Report on “Innovative Learning: Driving Educational Change” event

Rebecca Mogg, Deputy Chair of the CILIP Information Literacy Group, has kindly provided a report on the Innovative Learning: Driving Educational Change event that took place at the Manchester Conference Centre on Tuesday, December 8th, 2015.

Being a librarian, the vast majority of events I attend are for librarians and these are usually focused on information literacy.  So I was really pleased to have the opportunity to attend this one-day conference for educators in Further Education (FE) and Higher Education (HE) at the Manchester Conference Centre on behalf of the CILIP IL Group.  And I was even more pleased to find that I wasn’t the only librarian in the room!

The packed programme featured a good balance of high-level, strategic presentations and case study examples of innovative practice.  Digital literacy was a common theme throughout the day, from both presenters and delegates.  There was recognition of the need to develop students’ digital literacy and concern that digital literacy is not always being defined correctly and is instead being associated with IT skills such as programming.

So much was discussed in this event so, to keep this post to a reasonable length, I’ve opted to provide what I felt were the key points and highlights:

Keynote speakers

The first speaker was Lord Aberdare, a member of the Select Committee on Digital Skills that published “Make or Break: The UK’s Digital Future”. See our earlier blog post about the report.

Lord Aberdare focused his presentation on objectives two, four, five and six of the report, highlighting in particular that women still only represent 30% of the IT workforce and there is a need for more female role models in IT.  There is an ongoing need to encourage girls to study STEM subjects.  The report also argues that the Government should aim to be amongst the top five digital economies in the next five years, and endorsed the aims that, by 2020, everyone who can be digitally capable will be and that at least 10% of the workforce should have high level digital maker skills.  In FE, there needs to be strong partnerships with industry, more digital apprenticeships and all apprenticeships should include a digital element.  In HE, courses need to be more flexible – longer, shorter or include a sandwich element – to meet the requirements of employers.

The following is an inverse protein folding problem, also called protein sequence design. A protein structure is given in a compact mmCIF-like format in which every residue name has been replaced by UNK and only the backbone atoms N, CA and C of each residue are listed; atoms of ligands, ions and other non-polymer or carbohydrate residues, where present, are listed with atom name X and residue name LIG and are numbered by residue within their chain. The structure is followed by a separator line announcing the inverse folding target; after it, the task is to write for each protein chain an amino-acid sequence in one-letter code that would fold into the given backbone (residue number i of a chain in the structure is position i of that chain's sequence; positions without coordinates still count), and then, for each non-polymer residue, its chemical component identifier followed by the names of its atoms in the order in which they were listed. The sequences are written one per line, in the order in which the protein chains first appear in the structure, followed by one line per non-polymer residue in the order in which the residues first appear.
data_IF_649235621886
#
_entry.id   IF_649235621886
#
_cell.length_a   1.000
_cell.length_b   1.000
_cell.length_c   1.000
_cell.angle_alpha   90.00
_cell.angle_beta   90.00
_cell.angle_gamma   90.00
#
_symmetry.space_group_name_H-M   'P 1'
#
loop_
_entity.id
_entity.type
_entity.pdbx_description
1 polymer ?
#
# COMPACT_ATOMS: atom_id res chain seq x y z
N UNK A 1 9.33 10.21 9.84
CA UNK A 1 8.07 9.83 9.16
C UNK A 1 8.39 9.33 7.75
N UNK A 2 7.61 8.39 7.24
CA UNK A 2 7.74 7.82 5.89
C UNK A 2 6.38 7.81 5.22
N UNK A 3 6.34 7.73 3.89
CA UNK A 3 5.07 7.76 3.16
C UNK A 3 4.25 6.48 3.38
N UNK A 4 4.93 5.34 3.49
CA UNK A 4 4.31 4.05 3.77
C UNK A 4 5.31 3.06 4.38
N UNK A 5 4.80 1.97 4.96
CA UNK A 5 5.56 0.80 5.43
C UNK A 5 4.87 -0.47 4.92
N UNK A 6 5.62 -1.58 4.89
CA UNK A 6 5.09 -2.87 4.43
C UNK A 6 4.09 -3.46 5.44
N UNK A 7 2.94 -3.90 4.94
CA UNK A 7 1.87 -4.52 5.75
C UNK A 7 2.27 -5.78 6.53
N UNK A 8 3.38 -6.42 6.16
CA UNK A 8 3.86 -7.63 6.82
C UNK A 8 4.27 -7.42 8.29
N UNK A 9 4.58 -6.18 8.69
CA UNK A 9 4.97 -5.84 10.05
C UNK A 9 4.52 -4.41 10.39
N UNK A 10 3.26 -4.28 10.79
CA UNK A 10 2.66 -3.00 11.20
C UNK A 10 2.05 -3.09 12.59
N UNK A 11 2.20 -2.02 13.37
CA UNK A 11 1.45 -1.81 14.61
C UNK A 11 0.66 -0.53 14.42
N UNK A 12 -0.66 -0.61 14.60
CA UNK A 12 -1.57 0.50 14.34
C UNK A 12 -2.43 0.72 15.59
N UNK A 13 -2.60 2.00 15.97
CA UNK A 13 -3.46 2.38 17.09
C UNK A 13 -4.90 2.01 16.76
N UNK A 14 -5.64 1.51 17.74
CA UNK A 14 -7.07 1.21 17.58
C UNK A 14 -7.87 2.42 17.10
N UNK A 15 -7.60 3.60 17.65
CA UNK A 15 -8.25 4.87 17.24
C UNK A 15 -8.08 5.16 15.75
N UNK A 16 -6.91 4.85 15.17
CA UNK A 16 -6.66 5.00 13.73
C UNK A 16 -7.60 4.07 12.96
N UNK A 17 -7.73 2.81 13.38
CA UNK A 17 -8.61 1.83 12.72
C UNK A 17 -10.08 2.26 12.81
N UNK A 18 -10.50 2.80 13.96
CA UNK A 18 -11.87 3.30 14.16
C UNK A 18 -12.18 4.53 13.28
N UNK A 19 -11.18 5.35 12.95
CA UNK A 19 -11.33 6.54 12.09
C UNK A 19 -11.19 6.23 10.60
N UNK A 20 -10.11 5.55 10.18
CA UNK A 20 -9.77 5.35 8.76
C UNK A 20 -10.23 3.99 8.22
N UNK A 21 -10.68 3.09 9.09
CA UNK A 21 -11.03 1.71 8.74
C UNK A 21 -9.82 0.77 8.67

Comments and questions from the floor and on Twitter expressed support for the report’s objectives and recommendations, and concern that nothing has yet been done by Government to take its recommendations forward.

Bob Harrison from the Further Education Learning Technology Action Group (FELTAG) followed, with a plea that FE realigns its assets to better enable learning in the modern age.  Bob argued that old pedagogy is still driving education in FE and HE, and the UK needs to change its approach to teaching and learning.  Instead of investing in buildings and facilities, funds should be diverted to removing cultural barriers and enabling teachers to change the way they teach so they can take best advantage of new technology.  The “digital native” idea is a myth; students need to be taught how to make best use of technology.